The second day of my visit to Playa del Carmen I was out and about early. I walked down to the beach to watch the sun rise over the ocean.
There were few birds in evidence: A solitary Brown Pelican patrolled the water's edge while Laughing Gulls, Sanderlings and Ruddy Turnstones wandered around on the sand.
I walked up into Playacar, where I surprised several Agoutis prowling the streets and the grassy areas around local Mayan ruins.
The size of very large cats, Agoutis are related to guinea pigs.
Except for Doves (White-winged and Collared) and Great-tailed Grackles, birds were few and far between for the first 30 minutes.
Then I spotted a group of Yucatan Jays fussing around in a tree.
Close by was a Golden-fronted Woodpecker and a Yellow Warbler. A trio of Black-bellied Whistling Ducks passed overhead while several Hooded Orioles appeared on roof tops and in trees.
Suddenly the air all around was filled with the most awful racket. Only one bird makes a noise like that: the Plain Chachalaca. Sure enough, when a nearby tree also erupted in noise, I looked up to see a Chachalaca calling as it walked along a branch.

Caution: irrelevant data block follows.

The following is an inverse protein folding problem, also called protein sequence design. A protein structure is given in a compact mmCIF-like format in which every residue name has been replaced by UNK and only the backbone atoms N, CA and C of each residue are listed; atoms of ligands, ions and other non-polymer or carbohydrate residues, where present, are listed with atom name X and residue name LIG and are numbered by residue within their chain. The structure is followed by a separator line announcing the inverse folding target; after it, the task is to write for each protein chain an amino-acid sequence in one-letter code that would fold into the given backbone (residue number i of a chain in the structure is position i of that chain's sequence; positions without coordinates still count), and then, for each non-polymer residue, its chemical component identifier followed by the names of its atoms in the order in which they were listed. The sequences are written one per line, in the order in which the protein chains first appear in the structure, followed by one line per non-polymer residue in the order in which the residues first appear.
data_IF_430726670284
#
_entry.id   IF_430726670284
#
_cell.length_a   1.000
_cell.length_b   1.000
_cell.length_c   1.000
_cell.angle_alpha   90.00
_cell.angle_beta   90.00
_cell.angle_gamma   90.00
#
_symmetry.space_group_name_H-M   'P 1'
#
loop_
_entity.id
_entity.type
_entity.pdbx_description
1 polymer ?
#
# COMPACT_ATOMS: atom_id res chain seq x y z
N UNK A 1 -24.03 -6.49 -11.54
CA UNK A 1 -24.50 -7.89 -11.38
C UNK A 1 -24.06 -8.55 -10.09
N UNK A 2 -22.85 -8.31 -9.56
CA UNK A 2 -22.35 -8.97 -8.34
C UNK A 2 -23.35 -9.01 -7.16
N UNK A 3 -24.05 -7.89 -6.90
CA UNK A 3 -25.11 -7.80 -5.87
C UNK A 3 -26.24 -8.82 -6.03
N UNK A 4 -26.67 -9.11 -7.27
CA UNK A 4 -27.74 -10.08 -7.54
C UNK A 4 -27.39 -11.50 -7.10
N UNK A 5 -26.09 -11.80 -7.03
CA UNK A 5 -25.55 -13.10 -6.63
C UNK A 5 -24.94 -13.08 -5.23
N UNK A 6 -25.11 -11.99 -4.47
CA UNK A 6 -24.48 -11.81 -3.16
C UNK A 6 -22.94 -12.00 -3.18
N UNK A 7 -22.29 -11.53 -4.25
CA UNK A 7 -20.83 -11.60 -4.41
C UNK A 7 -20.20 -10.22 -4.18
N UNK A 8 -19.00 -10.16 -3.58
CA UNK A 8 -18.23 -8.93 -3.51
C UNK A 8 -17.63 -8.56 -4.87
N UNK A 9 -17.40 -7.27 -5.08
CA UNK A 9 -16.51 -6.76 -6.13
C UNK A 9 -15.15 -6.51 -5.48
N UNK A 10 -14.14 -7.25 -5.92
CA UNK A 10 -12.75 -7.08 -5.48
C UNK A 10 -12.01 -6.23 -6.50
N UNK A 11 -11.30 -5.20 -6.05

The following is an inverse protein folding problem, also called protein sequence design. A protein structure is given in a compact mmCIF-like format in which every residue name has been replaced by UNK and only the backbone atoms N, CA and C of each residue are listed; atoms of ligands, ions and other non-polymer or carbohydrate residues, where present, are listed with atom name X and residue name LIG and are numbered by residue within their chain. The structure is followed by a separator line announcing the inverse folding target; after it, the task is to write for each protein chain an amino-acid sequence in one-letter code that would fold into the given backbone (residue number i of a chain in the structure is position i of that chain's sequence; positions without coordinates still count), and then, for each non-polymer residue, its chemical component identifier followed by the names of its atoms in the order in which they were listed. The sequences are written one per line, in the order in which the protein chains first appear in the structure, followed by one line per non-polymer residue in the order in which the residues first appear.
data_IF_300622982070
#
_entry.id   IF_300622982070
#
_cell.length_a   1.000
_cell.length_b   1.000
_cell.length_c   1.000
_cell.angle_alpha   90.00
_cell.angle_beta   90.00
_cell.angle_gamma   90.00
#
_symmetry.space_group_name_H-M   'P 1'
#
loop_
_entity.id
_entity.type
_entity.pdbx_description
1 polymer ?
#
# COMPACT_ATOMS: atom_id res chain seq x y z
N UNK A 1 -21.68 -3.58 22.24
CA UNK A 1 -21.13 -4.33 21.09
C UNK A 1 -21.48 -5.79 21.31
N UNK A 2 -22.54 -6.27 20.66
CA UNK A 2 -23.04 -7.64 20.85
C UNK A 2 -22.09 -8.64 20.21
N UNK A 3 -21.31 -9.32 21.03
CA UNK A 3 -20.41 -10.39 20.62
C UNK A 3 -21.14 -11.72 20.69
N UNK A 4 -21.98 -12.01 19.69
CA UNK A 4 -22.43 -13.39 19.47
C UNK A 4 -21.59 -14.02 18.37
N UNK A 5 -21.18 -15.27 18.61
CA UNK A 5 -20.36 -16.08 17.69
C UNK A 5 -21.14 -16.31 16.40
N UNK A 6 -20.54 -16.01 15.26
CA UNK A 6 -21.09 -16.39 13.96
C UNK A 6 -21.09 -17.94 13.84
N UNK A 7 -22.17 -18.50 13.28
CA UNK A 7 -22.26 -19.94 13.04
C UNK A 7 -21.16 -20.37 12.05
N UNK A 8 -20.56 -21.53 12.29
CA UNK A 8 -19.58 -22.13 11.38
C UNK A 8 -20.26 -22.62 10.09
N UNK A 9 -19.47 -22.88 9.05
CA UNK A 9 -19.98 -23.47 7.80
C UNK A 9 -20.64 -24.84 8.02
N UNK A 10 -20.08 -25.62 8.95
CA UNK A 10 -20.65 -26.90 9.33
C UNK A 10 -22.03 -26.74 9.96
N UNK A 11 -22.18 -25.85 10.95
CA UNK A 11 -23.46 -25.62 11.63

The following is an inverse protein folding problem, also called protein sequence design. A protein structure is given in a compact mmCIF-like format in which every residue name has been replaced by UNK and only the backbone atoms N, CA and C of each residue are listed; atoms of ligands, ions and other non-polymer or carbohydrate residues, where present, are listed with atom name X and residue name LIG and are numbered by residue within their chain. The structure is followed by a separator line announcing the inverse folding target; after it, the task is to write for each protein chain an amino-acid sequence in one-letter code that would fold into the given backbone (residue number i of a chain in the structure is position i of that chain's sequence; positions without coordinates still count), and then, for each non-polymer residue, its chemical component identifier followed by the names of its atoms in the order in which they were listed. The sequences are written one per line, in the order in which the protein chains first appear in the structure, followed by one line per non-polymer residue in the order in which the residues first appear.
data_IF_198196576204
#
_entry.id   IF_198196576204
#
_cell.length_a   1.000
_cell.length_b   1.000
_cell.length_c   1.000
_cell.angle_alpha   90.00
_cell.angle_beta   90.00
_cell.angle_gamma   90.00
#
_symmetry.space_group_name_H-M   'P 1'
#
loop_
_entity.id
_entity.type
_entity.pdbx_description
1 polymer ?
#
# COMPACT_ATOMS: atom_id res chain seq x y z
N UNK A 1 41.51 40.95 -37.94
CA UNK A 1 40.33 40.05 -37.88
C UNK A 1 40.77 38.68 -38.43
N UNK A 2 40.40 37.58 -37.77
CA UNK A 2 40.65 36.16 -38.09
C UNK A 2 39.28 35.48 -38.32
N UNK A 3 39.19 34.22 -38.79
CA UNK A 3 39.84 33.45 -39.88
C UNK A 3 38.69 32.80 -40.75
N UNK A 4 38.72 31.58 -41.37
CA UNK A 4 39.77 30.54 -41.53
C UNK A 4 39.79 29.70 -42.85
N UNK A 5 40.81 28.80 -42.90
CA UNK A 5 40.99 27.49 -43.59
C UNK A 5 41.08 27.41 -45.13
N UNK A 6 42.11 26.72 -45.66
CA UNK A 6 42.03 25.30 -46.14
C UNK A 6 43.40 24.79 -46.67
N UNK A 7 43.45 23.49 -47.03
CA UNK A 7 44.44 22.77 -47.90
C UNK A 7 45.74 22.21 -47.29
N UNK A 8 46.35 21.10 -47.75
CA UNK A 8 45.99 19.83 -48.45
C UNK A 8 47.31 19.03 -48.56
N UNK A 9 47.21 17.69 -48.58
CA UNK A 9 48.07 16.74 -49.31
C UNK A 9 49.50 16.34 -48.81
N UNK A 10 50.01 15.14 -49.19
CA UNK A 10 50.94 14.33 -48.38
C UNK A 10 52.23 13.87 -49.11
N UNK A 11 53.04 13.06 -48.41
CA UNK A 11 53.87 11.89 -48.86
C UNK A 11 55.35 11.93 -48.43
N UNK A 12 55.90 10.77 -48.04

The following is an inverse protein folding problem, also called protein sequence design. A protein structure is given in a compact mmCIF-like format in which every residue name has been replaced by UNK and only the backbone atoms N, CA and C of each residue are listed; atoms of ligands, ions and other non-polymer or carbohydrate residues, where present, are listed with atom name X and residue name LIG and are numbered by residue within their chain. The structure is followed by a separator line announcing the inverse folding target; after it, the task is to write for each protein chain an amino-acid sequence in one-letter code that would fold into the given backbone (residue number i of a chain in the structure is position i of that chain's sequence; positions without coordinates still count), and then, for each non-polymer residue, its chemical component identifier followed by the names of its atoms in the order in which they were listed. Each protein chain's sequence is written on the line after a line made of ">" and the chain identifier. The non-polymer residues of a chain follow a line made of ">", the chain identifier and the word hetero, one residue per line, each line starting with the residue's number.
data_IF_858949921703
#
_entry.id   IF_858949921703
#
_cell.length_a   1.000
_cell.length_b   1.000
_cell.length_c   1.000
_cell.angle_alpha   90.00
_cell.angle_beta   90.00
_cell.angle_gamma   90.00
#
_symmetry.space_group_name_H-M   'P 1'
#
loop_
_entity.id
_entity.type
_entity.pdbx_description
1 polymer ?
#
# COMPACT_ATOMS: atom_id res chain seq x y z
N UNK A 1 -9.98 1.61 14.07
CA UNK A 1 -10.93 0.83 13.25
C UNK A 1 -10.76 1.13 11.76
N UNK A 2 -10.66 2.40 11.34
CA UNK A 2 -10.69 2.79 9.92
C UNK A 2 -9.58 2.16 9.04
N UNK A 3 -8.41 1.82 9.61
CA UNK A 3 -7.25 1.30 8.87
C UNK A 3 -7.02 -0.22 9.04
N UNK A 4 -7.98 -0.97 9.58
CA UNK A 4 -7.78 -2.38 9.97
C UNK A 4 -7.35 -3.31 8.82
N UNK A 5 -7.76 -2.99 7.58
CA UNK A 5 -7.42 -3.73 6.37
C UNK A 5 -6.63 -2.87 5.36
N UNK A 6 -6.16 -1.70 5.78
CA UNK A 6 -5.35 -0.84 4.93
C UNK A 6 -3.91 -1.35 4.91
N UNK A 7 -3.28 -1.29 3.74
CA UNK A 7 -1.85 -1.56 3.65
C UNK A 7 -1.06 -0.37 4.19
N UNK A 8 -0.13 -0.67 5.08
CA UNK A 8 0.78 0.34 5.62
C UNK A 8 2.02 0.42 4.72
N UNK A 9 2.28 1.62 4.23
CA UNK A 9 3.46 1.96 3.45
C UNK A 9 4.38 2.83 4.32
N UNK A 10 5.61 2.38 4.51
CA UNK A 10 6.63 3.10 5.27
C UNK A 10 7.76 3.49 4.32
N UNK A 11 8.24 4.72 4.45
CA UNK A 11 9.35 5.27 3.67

A minute later another Chachalaca strolled unhurriedly across the street in front of me. This was a great ending to a quiet morning's birding.
The school where I was working had balconies overlooking a garden that looked to be a good habitat for birds. So, after finishing work, I hung out on the balconies and watched for birds.
First up were flyovers by a Great Egret and a Magnificent Frigatebird.
Great Kiskadees flitted from treetop to treetop, while several Hooded Orioles flew back and forth between the trees and the balconies. While a Brown-crested Flycatcher perched on a utility wire too far away for photos, a Tropical Mockingbird came much closer.
I managed get only quick glimpses of a Yellow Warbler but was treated to several good looks at a Blackburnian Warbler, surely one of the most beautiful of all songbirds.